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In new iOS 6, viewDidUnload is deprecated and we have been instructed to use didReceiveMemoryWarning instead, to manage objects in UIViewController instances and subclasses. Is it equally effective to assign nils to UIView kinds inside didReceiveMemoryWarning like the way it has been done inside viewDidUnload?

I am asking this because these two methods seems to be working differently. It seems like didReceiveMemoryWarning doesn't guarantee viewDidLoad to be called again to re-instantiate any necessary UIViews.

I suspect with iOS 6, memory management is done without requiring to manually deallocate UIView. Please help me to know what I have missed in understanding the lifecycle of UIViewController.

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3 Answers 3

up vote 11 down vote accepted
+50

My preferred method is now the following:

- (void)didReceiveMemoryWarning {
    [super didReceiveMemoryWarning];
    if (self.isViewLoaded && !self.view.window) {
        self.view = nil;
    }
    // Do additional cleanup if necessary
}

Note that the test self.isViewLoaded is essential, as otherwise accessing the view causes it to load - even the WWDC videos tend to miss that.

If your other references to subviews are weak references, you don't have to nil them out here, otherwise you want to set them to nil, too.

You should get rid of viewDidUnload completely, and every code there should move to appropriate places. It wasn't guaranteed to be called prior to iOS 6 before anyway.

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1  
Setting the view to nil is not required, and saves only a trivial amount of memory. The only thing you should be doing in this method is clearing any expensive caches you may have created. See here for an excellent explanation. –  jrturton Oct 7 '12 at 15:56
    
Also, if this was an important thing to do, don't you think the base implementation would be doing it? –  jrturton Oct 7 '12 at 16:02
    
You're right, it's not required. The amount of memory can vary greatly from a couple of bytes to dozens of megabytes for a sloppy implementation of image based views. So we can easily release it, but we don't have to. Especially with many controllers, it still may be a good idea, and the smaller the footprint, the more likely the app won't be killed in background. So my advise is more to nil it out unless you are sure it's cheap to keep. Setup cost needs to be considered, too, of course. –  Eiko Oct 7 '12 at 19:16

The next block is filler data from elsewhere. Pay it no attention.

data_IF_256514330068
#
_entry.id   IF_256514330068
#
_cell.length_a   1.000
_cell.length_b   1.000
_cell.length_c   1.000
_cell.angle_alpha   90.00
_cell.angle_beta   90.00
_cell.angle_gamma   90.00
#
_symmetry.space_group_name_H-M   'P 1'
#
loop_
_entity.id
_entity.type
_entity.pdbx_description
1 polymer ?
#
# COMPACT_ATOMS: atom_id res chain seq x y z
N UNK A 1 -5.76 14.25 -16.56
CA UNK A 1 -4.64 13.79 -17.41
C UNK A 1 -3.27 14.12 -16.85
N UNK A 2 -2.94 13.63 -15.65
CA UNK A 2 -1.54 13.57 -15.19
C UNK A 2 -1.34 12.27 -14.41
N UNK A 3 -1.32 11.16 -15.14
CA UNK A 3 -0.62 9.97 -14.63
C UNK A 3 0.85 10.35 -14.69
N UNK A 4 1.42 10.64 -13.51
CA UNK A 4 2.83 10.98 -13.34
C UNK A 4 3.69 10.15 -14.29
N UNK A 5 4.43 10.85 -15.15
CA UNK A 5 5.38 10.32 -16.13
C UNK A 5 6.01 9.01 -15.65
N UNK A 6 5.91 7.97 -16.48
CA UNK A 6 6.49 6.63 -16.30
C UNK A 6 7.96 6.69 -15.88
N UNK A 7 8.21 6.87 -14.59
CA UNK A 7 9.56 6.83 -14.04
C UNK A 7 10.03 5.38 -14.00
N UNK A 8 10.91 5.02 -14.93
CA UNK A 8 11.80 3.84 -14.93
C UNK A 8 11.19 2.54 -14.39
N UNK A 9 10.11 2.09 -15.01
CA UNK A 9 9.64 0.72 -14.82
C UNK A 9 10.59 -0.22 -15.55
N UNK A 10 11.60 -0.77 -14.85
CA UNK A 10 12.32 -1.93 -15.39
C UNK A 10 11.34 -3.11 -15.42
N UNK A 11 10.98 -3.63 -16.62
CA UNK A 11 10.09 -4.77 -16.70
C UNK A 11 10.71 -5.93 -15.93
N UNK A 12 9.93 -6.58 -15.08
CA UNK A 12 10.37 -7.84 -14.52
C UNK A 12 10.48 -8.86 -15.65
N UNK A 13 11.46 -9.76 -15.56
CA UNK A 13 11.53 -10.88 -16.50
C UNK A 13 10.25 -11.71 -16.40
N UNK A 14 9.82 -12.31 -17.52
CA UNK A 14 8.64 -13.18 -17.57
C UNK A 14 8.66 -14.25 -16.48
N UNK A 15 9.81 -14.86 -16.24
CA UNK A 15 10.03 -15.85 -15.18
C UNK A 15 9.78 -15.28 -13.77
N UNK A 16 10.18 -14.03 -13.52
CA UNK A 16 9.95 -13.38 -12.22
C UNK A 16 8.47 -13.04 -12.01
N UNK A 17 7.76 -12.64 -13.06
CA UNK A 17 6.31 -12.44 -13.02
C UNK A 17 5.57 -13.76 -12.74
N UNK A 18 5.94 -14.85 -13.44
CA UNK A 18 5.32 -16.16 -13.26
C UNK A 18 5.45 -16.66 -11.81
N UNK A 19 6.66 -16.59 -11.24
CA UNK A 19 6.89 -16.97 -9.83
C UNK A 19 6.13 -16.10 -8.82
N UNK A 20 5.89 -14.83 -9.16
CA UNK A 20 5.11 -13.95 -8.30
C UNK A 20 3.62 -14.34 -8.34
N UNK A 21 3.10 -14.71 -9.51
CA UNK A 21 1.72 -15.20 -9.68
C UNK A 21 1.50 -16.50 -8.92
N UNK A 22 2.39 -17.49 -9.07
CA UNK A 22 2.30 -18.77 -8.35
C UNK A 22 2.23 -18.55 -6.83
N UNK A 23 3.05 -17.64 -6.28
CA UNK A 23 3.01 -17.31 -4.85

In the iOS reference for viewDidUnload:, it states that this is deprecated for iOS 6 because

Views are no longer purged under low-memory conditions and so this method is never called

It doesn't say anything about placing this code in didReceiveMemoryWarning:. Since views are no longer purged under low memory conditions, you never have to worry about cleaning up your views in either method.

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This is the correct answer. Nilling out views is not your concern as of ios6. –  jrturton Oct 7 '12 at 16:01
3  
viewDidLoad is not deprecated, viewDidUnload is. As for not niling out, I suggest watching the WWDC 2012 videos, where the speakers often recommend this. Again, it's not a must, but they clearly state to free as much memory as possible here (including the view). The documentation says the method is not called anymore, because people were abusing this method for other cleanup and often relying on it. So no, this answer is not correct. It is rather wrong. Apple has just given more control to the programmer. –  Eiko Oct 7 '12 at 19:23
    
@Eiko Hah, I misread a typo there! –  jrturton Oct 8 '12 at 5:56
2  
Surely "Views are no longer purged under low-memory conditions" means that you definitely have to worry about cleaning up your views in didReceiveMemoryWarning:? Otherwise views will not be released and memory usage won't be reduced. –  user577537 Oct 10 '12 at 14:08
4  
Of course, I was probably misinterpreting what the docs were implying. Joe Conway's blog on this topic explains how iOS 6 regains memory on didReceiveMemoryWarning, and why the views themselves are no longer purged. –  user577537 Oct 10 '12 at 14:19

The answer by Eiko is not correct, and we should NOT set self.view to nil when receiving low memory warning. Doing so is useless and may be harmful.

iOS 6 will automatically freeing bitmaps of views which is not currently displayed, See http://thejoeconwayblog.wordpress.com/2012/10/04/view-controller-lifecycle-in-ios-6/ for details.

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